The Enforcement Rules for the Law of the People’s Republic of China on Protection of Consumer Rights and Interests (Draft for Soliciting Opinions) (Mainland China)

James Cheng
On August 5, 2016, the State Administration for Industry and Commerce promulgated the draft for soliciting opinions for the Enforcement Rules for the Law on Protection of Consumer Rights and Interests (the “Rules”) to solicit opinions from the public from August 5, 2016 through September 5, 2016. The Rules further enhance the protection of consumer rights and interests, stipulate in further detail the business operators’ responsibilities and contain further operationally-based provisions addressing issues in the protection of consumer rights and interests in emerging consumption domains.
Consisting of eight chapters and a total of 70 articles, the Rules appear overall different from the other enforcement rules and do not follow the structure of the law that it relates to, i.e. the Law on Protection of Consumer Rights and Interests (the “Law”). Instead, the Rules make a departure from the regulatory angle of the Law so that the two may better complement each other and enhance the protection of consumer rights and interests.
First, the Rules set out additional details with respect to the general consumer rights and the business operator’s responsibilities under the Law, such as personal property protection at place of business, recall of defective products, substantiation of the quality issues in defective products, performance of replacements and repairs, restrictions on 7-day unconditional returns, contents of standard clauses and definition of fraudulent acts to consumers so that the Law may better cover important aspects of the daily lives of consumers. In particular, the Rules contain special provisions concerning the replacement and repair of durable goods, decorations and retrofits, as well as goods or services that do not meet quality requirements. For example, if a dispute arises as a result of defects found in the aforementioned products within six months after the sales agreement has entered into effect, the business operator shall have the burden to substantiate that such defect is not attributable to the quality of its goods or services; otherwise, the business operator shall be obliged to handle returns, replacements and repairs. For a business operator whose goods or services do not meet quality requirements, as long as there is evidence demonstrating that it is still obliged to handle returns/replacements/repairs at the relevant time, it must assume such obligations even if there is no invoice or return receipts. The Rules also provide that the business operator’s warranty for replaced or repaired goods restarts at the time of the replacement and may not be shorter than the quality assurance period or the usage life of such goods.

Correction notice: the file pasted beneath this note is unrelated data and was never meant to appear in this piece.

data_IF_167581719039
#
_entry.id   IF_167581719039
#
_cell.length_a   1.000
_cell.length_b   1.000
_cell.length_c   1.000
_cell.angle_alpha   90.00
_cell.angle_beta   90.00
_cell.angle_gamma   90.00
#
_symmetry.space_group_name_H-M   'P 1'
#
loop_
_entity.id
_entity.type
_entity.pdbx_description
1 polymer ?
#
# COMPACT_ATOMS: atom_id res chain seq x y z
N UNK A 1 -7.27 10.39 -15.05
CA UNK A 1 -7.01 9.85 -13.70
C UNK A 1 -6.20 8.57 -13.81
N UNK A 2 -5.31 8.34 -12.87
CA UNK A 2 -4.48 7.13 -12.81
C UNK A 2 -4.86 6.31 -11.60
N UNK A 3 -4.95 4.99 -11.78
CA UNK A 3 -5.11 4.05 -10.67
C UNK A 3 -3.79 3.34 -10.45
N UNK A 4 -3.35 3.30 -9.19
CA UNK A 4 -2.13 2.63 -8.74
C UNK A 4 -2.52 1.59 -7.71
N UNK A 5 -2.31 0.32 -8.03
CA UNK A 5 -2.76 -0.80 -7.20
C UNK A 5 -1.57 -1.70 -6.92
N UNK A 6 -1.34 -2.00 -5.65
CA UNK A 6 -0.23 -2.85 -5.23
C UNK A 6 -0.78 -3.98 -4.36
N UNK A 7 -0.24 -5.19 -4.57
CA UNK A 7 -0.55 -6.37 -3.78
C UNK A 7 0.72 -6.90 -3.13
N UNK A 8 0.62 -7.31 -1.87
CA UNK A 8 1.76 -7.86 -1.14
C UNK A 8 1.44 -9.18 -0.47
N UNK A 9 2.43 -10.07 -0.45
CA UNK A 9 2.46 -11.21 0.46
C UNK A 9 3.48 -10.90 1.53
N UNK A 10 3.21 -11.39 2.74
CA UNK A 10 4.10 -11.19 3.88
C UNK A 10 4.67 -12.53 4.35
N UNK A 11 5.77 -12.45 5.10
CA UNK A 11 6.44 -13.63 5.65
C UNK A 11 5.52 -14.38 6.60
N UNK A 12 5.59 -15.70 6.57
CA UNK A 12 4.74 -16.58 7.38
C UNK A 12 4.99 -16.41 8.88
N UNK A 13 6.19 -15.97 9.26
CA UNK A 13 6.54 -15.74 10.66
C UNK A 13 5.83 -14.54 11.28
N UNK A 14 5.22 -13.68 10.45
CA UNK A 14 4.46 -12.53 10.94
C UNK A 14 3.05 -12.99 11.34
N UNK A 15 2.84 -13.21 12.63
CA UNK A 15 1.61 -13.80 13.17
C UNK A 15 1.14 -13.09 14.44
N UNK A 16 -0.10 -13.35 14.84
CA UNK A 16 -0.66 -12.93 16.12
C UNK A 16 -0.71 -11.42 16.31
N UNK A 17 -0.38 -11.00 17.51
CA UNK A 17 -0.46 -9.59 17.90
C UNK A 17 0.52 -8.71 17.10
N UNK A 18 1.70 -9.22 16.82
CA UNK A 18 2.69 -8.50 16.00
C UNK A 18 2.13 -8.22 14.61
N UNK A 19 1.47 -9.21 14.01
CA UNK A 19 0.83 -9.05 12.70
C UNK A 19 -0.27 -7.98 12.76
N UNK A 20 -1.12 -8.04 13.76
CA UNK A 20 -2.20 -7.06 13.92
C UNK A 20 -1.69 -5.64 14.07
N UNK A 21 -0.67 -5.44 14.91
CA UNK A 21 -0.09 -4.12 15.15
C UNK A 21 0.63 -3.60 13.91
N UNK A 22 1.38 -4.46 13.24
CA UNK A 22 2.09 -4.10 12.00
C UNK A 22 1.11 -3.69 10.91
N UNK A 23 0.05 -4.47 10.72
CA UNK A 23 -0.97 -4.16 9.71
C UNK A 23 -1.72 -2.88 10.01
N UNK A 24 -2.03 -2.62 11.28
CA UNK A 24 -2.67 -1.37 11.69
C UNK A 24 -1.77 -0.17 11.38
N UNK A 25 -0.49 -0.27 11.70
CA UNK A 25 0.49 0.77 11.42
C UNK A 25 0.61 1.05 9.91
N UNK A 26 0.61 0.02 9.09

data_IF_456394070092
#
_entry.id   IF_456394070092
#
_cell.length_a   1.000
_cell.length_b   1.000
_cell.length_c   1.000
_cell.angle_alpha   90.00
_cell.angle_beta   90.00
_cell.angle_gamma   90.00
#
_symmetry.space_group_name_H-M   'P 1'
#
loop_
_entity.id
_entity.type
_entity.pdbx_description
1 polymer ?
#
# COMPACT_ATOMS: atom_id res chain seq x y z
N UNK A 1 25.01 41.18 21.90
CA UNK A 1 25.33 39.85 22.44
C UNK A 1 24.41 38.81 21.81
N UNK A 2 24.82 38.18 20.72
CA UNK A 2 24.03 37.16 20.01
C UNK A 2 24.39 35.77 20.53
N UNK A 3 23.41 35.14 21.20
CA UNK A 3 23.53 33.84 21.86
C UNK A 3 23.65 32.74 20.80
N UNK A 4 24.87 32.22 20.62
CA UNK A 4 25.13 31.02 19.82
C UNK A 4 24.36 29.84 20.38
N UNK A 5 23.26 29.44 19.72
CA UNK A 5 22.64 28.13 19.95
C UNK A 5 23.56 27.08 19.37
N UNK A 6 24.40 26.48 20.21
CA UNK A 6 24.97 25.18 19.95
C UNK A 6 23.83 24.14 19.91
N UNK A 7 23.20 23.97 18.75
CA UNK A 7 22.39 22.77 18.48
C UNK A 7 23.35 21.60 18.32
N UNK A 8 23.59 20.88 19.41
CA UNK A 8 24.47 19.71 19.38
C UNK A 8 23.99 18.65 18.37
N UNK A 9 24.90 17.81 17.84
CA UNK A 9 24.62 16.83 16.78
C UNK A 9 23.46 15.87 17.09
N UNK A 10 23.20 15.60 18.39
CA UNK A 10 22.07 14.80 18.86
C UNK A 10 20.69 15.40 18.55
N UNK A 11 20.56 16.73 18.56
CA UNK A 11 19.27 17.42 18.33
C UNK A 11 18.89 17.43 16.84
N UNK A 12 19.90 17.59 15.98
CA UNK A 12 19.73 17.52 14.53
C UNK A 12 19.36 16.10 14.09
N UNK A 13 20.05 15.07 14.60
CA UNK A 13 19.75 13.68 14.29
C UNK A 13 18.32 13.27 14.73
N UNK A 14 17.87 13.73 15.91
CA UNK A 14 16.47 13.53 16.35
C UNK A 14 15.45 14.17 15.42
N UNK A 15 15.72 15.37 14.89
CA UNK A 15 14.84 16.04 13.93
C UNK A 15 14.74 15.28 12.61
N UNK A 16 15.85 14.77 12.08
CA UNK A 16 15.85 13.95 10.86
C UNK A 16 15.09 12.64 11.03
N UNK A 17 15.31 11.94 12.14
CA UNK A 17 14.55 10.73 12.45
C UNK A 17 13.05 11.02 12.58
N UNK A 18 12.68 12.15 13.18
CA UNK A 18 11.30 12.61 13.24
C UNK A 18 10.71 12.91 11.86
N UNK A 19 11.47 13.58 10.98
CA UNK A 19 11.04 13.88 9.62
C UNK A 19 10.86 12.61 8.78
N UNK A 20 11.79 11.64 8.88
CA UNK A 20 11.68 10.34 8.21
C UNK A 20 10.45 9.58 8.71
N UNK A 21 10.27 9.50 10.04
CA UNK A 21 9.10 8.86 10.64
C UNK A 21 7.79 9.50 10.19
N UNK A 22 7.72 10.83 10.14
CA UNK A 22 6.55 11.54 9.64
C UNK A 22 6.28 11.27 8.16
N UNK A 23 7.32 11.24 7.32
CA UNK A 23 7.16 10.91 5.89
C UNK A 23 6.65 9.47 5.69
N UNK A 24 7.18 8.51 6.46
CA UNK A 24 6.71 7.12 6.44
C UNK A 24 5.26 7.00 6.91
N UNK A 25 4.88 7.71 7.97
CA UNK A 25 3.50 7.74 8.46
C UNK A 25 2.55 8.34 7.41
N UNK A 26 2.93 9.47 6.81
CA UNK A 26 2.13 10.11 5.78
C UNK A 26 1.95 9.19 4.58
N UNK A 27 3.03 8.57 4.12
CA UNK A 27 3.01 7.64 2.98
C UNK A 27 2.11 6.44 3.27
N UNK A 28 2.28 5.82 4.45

Chapter III of the Rules covers the obligations of businesses in public utility, transportation, financial services, decoration and retrofits, courier services, food and beverage, property, cosmetics, maintenance and repair, training, intermediaries and business franchises, as well as those providing services through special means such as prepaid cards. Their legal liabilities are covered in Chapter VII. Taking the protection of consumers of financial products as an example, as the wealth of the general public continues to rise, the consumers’ relationship with financial institutions is becoming closer and closer, yet the protection of the consumers’ interests and rights has been ignored by all parties. The Rules set out to include the purchase, use or acceptance of financial products or services by consumers for profit purposes is now included under the protection of the Law and specifically provide that the rights such as the right to the security of property, the right to know, the right to choose, the right to engage in fair trade, and the right to claim damages should be protected. Financial service providers may not conceal risks, exaggerate returns, provide to consumers misleading or confusing information about their own financial products or the financial products that they distribute for others, or arbitrarily and unilaterally increase fees or fee standards.
The Rules also enhanced the administrative protection of consumer rights and interests by incorporating information on administrative penalties imposed on unlawful business operators over their infringement of consumer rights and interests into the soon-to-be-established records of loss of credibility of business operators due to their violations of the law. The records will be disclosed to the public through “Credit China” and the National Enterprise Credit Information Disclosure System so that businesses are toeing the line in assuming their responsibility to protect the lawful rights and interests of consumers.
The Rules will address the industry sectors and enforcement issues that are not currently adequately covered in the current version of the Law, and they will also contain specific provisions addressing the hot topics and challenging issues in the general consumption of the public, thereby greatly facilitating the ways in which consumer rights and interests may be maintained.